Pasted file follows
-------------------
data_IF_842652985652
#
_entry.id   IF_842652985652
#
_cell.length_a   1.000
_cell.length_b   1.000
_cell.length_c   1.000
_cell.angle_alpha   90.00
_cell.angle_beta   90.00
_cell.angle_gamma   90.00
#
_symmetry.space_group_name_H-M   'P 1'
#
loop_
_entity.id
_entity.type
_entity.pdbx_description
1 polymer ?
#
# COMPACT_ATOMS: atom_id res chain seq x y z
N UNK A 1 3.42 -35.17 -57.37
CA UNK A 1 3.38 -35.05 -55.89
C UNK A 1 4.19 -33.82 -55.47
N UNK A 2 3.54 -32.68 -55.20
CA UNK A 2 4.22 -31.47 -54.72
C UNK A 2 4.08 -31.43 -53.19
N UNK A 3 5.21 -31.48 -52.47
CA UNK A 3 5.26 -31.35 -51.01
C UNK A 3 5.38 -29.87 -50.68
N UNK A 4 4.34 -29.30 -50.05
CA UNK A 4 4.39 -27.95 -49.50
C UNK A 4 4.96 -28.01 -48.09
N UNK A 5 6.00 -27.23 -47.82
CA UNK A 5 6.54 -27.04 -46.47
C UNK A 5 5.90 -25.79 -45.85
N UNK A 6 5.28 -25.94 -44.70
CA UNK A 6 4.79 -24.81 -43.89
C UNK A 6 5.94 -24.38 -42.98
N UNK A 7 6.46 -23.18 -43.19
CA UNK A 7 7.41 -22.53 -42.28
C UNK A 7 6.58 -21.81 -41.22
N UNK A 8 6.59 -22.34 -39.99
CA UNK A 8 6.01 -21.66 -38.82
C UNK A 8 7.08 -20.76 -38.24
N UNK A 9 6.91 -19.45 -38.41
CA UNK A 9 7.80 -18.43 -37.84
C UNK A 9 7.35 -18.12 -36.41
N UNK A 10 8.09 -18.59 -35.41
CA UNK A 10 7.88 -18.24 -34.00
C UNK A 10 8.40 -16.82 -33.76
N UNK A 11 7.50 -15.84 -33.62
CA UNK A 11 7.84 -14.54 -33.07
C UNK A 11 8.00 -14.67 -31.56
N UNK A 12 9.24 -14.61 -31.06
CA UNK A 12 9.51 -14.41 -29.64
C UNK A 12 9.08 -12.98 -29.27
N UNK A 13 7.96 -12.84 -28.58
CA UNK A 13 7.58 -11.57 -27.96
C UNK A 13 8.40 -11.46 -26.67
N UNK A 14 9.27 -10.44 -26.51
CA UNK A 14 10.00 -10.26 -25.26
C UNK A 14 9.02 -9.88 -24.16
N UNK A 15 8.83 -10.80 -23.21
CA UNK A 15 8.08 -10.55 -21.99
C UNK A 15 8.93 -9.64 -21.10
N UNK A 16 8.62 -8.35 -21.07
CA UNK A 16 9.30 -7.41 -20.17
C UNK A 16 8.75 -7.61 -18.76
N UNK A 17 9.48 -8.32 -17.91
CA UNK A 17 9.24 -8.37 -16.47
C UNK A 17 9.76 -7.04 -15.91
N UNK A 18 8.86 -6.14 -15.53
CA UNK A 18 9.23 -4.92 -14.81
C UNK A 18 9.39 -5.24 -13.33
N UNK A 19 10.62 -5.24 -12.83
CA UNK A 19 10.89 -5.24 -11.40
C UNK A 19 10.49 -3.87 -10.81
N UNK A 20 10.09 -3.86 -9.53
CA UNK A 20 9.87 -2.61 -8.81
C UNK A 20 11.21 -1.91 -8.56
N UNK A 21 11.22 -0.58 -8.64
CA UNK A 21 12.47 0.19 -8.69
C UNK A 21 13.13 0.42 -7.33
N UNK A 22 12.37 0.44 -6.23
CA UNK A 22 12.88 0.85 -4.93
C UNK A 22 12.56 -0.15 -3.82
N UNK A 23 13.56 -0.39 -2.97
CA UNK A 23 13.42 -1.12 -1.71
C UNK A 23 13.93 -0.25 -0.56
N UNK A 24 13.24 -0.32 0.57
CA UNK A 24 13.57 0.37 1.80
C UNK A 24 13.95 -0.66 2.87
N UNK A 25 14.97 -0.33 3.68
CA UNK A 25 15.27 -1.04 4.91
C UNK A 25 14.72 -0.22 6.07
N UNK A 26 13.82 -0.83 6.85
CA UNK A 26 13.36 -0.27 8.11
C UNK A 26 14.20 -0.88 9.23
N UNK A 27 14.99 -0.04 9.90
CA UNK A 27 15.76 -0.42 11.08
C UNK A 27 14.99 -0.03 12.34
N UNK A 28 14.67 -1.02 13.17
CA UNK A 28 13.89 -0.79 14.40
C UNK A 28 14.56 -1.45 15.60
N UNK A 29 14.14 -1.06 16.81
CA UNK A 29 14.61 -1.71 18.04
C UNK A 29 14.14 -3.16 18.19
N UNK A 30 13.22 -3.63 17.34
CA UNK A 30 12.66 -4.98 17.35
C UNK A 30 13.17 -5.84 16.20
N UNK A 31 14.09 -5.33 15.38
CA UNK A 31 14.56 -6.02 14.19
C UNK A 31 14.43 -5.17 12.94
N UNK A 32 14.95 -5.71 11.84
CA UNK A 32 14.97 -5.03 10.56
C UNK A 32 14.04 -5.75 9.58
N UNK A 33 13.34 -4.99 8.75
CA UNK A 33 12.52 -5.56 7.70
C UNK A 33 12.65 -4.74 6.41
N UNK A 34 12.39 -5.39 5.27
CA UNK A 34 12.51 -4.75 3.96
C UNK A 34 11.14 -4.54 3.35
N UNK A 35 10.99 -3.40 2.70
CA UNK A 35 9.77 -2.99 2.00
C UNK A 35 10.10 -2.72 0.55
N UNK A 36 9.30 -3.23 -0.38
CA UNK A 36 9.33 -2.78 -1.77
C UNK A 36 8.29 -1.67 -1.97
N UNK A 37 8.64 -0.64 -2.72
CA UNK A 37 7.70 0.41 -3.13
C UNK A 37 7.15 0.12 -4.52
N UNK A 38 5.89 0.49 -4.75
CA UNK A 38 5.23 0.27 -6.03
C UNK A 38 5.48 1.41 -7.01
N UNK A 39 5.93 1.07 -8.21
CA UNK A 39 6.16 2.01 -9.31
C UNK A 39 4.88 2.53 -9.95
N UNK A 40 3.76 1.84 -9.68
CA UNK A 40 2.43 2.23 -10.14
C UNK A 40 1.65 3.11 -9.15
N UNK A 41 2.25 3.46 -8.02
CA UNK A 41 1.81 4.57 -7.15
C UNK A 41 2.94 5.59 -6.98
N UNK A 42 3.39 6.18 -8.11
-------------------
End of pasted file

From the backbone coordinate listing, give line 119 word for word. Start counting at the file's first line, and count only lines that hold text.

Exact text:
C UNK A 33 12.65 -4.74 6.41